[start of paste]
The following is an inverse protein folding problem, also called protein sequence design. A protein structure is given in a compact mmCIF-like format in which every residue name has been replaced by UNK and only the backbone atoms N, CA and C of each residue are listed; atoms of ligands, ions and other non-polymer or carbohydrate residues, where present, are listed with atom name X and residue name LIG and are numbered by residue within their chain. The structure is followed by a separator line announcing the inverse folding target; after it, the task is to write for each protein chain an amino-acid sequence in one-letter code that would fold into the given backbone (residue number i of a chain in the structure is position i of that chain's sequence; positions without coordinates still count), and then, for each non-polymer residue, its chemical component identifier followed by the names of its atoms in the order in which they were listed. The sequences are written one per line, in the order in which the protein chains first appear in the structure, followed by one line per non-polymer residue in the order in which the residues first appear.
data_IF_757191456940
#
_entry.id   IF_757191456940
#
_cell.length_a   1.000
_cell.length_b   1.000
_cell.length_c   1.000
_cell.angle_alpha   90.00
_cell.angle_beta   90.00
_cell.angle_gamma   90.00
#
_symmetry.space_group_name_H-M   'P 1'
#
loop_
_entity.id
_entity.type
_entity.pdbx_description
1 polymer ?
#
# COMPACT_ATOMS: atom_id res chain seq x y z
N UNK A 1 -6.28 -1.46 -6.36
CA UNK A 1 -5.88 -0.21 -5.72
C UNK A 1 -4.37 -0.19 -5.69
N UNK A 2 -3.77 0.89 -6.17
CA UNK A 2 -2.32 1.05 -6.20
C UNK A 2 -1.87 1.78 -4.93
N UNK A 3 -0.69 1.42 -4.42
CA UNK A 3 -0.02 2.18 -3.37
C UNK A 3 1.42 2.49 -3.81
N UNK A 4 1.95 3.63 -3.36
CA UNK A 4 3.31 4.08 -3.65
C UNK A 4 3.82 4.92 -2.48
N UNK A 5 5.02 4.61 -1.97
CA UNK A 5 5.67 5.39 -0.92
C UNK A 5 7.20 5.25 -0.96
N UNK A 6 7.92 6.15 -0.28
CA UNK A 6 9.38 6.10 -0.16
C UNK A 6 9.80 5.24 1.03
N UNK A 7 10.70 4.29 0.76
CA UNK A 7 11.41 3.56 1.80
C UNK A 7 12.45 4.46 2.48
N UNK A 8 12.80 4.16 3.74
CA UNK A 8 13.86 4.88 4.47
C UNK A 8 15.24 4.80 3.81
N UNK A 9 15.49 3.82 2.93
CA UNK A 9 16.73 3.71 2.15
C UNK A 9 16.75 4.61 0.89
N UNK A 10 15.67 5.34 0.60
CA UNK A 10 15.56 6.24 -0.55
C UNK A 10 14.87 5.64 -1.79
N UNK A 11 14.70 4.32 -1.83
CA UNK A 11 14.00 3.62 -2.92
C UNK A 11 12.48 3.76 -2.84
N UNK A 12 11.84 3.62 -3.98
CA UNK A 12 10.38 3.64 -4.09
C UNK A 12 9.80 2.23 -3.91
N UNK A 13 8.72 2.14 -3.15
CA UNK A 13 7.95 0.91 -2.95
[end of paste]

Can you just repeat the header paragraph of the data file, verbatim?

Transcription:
The following is an inverse protein folding problem, also called protein sequence design. A protein structure is given in a compact mmCIF-like format in which every residue name has been replaced by UNK and only the backbone atoms N, CA and C of each residue are listed; atoms of ligands, ions and other non-polymer or carbohydrate residues, where present, are listed with atom name X and residue name LIG and are numbered by residue within their chain. The structure is followed by a separator line announcing the inverse folding target; after it, the task is to write for each protein chain an amino-acid sequence in one-letter code that would fold into the given backbone (residue number i of a chain in the structure is position i of that chain's sequence; positions without coordinates still count), and then, for each non-polymer residue, its chemical component identifier followed by the names of its atoms in the order in which they were listed. The sequences are written one per line, in the order in which the protein chains first appear in the structure, followed by one line per non-polymer residue in the order in which the residues first appear.